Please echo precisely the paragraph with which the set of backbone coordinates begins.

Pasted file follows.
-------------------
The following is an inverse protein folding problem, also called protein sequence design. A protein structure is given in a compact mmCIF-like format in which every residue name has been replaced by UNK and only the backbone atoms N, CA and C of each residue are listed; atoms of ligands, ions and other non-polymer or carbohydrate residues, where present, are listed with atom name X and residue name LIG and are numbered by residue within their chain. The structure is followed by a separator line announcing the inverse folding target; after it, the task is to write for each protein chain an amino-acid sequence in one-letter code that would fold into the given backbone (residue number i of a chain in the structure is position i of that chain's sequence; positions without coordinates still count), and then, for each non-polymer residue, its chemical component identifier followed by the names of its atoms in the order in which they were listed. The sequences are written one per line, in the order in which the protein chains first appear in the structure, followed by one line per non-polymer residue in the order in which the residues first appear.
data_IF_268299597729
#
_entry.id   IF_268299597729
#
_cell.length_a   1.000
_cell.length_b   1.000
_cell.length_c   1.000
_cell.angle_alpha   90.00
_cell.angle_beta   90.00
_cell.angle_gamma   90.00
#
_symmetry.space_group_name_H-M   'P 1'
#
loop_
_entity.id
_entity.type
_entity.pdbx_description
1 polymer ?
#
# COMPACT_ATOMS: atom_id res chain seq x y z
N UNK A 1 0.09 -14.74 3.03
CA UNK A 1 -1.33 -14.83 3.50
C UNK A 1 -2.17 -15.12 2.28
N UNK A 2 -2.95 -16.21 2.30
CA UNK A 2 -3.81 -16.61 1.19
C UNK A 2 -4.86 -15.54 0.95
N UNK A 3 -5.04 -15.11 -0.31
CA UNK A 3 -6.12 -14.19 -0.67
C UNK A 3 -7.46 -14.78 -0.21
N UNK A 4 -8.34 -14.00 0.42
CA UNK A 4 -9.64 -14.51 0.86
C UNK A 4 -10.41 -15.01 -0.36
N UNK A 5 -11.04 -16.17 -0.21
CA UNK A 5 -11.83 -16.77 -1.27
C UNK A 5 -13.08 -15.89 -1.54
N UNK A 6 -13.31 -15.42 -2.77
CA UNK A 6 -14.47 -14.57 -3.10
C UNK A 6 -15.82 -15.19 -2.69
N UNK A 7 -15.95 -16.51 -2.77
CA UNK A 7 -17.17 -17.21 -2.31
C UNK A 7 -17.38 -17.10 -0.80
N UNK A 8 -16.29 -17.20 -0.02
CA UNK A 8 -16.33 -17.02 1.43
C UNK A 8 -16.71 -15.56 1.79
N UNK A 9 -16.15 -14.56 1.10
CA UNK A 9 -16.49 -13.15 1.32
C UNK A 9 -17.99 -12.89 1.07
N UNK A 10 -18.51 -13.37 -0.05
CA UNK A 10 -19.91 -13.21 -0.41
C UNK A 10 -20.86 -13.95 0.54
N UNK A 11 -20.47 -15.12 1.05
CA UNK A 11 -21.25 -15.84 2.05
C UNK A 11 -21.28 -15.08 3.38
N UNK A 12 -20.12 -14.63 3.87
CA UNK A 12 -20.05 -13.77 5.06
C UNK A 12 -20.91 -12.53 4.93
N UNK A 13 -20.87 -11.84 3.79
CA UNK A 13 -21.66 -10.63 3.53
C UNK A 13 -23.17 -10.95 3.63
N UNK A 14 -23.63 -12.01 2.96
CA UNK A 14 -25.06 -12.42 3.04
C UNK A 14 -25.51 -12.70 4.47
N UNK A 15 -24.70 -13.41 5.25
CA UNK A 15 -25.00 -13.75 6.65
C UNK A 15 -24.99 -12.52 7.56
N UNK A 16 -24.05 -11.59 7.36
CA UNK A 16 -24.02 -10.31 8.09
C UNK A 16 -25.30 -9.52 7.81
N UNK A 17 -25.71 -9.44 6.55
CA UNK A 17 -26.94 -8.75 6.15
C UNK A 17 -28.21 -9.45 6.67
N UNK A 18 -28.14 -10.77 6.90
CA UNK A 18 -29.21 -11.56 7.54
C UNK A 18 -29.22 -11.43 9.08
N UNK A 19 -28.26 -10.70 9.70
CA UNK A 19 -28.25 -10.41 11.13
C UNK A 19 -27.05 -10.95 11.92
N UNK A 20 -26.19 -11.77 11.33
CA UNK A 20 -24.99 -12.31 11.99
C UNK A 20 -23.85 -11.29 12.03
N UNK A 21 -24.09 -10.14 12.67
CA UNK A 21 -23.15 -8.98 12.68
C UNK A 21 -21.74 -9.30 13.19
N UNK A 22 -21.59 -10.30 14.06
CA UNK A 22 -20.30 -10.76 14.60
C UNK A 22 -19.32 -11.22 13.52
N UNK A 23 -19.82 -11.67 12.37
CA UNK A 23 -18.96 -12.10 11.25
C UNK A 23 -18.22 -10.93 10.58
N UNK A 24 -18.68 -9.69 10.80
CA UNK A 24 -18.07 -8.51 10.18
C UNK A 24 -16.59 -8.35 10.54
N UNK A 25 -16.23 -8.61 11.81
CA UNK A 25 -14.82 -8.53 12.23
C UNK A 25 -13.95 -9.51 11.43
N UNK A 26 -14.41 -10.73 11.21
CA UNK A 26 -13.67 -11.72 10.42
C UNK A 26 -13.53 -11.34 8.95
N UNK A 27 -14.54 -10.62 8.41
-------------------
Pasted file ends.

The following is an inverse protein folding problem, also called protein sequence design. A protein structure is given in a compact mmCIF-like format in which every residue name has been replaced by UNK and only the backbone atoms N, CA and C of each residue are listed; atoms of ligands, ions and other non-polymer or carbohydrate residues, where present, are listed with atom name X and residue name LIG and are numbered by residue within their chain. The structure is followed by a separator line announcing the inverse folding target; after it, the task is to write for each protein chain an amino-acid sequence in one-letter code that would fold into the given backbone (residue number i of a chain in the structure is position i of that chain's sequence; positions without coordinates still count), and then, for each non-polymer residue, its chemical component identifier followed by the names of its atoms in the order in which they were listed. The sequences are written one per line, in the order in which the protein chains first appear in the structure, followed by one line per non-polymer residue in the order in which the residues first appear.